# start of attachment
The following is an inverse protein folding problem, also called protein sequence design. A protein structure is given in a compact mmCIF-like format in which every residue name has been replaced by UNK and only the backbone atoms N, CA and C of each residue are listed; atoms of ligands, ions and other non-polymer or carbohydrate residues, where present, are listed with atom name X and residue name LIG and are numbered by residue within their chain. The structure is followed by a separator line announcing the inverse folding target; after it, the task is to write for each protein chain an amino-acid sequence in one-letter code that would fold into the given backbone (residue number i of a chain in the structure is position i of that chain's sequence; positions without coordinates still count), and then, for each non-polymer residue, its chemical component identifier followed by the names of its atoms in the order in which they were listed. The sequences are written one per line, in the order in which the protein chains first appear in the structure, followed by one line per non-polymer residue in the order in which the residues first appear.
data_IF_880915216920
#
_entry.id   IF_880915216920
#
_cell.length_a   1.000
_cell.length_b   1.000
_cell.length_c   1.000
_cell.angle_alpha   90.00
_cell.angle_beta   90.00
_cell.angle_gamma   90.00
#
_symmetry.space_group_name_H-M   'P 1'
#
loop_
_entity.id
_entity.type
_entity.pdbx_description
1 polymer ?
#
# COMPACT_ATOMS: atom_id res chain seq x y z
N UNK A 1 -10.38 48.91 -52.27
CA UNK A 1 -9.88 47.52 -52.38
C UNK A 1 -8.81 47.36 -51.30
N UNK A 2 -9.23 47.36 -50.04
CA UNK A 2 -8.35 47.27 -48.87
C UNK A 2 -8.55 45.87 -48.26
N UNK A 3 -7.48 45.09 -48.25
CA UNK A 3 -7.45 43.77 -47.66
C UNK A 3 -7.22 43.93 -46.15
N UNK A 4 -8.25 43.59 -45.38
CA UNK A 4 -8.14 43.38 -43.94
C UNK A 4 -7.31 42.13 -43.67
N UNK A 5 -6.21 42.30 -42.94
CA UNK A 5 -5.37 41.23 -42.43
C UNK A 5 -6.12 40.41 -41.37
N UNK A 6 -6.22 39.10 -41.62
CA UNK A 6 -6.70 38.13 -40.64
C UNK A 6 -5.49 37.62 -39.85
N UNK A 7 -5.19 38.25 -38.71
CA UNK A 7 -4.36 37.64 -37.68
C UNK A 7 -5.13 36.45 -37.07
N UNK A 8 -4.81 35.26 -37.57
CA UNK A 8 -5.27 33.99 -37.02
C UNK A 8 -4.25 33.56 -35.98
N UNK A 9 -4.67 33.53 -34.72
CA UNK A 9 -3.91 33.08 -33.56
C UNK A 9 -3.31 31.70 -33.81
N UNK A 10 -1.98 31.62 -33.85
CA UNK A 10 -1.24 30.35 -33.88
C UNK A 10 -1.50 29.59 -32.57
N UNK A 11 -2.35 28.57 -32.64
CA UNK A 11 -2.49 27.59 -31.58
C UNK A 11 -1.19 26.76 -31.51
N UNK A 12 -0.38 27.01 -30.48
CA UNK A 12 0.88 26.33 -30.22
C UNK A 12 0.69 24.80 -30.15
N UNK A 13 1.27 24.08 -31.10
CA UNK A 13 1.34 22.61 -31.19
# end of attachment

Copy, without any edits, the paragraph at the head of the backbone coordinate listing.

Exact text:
The following is an inverse protein folding problem, also called protein sequence design. A protein structure is given in a compact mmCIF-like format in which every residue name has been replaced by UNK and only the backbone atoms N, CA and C of each residue are listed; atoms of ligands, ions and other non-polymer or carbohydrate residues, where present, are listed with atom name X and residue name LIG and are numbered by residue within their chain. The structure is followed by a separator line announcing the inverse folding target; after it, the task is to write for each protein chain an amino-acid sequence in one-letter code that would fold into the given backbone (residue number i of a chain in the structure is position i of that chain's sequence; positions without coordinates still count), and then, for each non-polymer residue, its chemical component identifier followed by the names of its atoms in the order in which they were listed. The sequences are written one per line, in the order in which the protein chains first appear in the structure, followed by one line per non-polymer residue in the order in which the residues first appear.